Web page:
The Miami News/Freedom Tower is one of the area’s most iconic buildings. It is a National Landmark property, the highest status accorded to a historic building or site, and is a stately structure, sheathed in a Spanish Plateresque style, hovering over one of Miami’s grandest boulevards and affording its occupants with a vibrant waterfront view.
Before there was the tower, there was, on a portion of its footprint, the fledgling city of Miami’s first railroad station. Built by the Florida East Coast (FEC) Railway, whose entry into Miami in April 1896, transformed, overnight, a barren wilderness into a thriving metropolis. The picturesque station sat in the northeast confines of the neophyte community. The northern boundary of the city was just a few blocks from the FEC railroad’s terminus into Miami.
Passengers, upon decamping from a train, typically boarded a horse-drawn carriage to complete their journey to either Flagler’s luxurious Royal Palm Hotel, the Halcyon Hall Hotel, or rooming houses located throughout the confines of the city’s boundaries. In the early years, the passage from the station to the hotels consisted of a ride along Bay Shore Drive, which consisted of a surface made of dirt and “Miami Rock”. In the mid-1920s, the road was expanded, paved and renamed to Biscayne Boulevard.
In 1912, the Florida East Coast Railway opened a new, non-descript station on today’s N.W. First Avenue between Second and Third Streets. The previous station was razed, and the site was soon overgrown with Australian Pine trees and other types of foliage. During that period, which extended into the early 1920s, the site hosted a Boy Scouts’ encampment.
In the early 1920s, James Cox, a prominent newspaper publisher out of Ohio and an unsuccessful candidate for the American presidency at the outset of that decade purchased the Miami Metropolis, the city’s first newspaper. At the time Cox purchased the paper it occupied a non-descript building on Twelfth Street, renamed Flagler Street in 1921. Cox wanted a new plant for his newspaper, one that would feature a singular building in a superb location. Subsequently, he purchased the tract of land that formerly hosted the above-mentioned railroad station, and hired a young, though already prominent New York-based architectural firm, Schultze and Weaver. The firm designed a building whose soaring tower resembled the famed Giralda Tower atop the late Middle Ages’ cathedral in Seville, Spain.
The Miami Metropolis, later renamed the Miami Daily News, and, still later, the Miami News, moved into its new quarters in 1925. At 279 feet, it was the tallest building, at least briefly, in the southern United States. The internal layout included a broad mezzanine level floor housing the advertising and circulation departments as well as the desks of some journalists.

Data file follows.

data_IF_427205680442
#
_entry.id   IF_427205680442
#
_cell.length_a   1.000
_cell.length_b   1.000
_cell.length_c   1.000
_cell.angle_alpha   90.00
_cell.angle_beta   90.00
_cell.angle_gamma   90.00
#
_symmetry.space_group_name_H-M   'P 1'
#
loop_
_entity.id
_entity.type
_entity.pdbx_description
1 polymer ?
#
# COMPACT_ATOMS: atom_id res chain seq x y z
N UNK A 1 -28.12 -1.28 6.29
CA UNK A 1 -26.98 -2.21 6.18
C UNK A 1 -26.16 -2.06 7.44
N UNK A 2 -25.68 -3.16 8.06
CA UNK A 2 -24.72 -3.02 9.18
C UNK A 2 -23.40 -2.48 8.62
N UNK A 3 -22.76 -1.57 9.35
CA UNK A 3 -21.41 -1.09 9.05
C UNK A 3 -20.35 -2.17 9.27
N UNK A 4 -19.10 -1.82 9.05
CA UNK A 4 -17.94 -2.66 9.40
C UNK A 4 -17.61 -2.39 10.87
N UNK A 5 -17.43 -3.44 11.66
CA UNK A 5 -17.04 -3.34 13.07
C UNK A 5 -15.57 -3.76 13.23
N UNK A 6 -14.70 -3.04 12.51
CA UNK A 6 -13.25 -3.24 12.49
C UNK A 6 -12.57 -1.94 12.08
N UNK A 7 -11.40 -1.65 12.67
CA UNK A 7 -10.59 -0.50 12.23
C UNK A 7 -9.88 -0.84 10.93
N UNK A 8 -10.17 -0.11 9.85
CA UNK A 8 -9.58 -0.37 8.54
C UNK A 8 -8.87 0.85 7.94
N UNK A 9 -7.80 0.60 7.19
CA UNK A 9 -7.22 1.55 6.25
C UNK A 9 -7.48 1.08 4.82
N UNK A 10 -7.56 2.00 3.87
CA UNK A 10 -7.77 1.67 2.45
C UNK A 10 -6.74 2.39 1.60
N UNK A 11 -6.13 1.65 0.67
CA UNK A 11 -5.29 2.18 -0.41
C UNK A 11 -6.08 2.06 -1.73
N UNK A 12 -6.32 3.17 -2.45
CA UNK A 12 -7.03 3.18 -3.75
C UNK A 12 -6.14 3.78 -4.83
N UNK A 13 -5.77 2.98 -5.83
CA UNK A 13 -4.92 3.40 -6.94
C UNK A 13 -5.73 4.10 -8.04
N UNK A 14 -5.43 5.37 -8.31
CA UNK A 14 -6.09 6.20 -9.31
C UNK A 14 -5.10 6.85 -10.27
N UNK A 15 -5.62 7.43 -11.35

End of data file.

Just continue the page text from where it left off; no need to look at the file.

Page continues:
Key features of this area were the elaborate columns rising from the center of the mezzanine to its high ceiling. Adorning the east wall of the mezzanine level was Henry Trumbull’s striking mural depicting a meeting of the Old and New Worlds. Found within the mural was the Edwin Markham poem, an ode to Juan Ponce de Leon and the quest for eternal youth. At the rear of the mezzanine, and rising three stories above street level, were the newspaper’s towering printing presses.
On the floor above the mezzanine were the offices of the publisher, editors, and the news departments. In the mid-1930s, WIOD radio, one of the city’s earliest radio stations and a part of the growing Cox media holdings, operated on the fourth floor. It remained there for the next twenty years and represented a favorite feature of the building, especially among many of the area’s youth, who flocked to the Tower on Saturday mornings for its popular Youth Roundup, an interactive program, which sometimes drew prominent entertainers. In the late 1940s, Frank Sinatra, then in the early stages of his career, was a guest. The floors comprising the tower portion of the building hosted a wide variety of tenants ranging from the Brazilian consulate to fruit shippers and insurance brokers.
In the meantime, the Miami Daily News remained a journal of consequence, one the entire Cox chain of newspapers looked to as a prime example of quality journalism. In 1939, the News received a Pulitzer Prize, considered the most prestigious award in American journalism, for its success in exposing wide scale corruption at the highest levels of government in the City of Miami. Other Pulitzers would follow.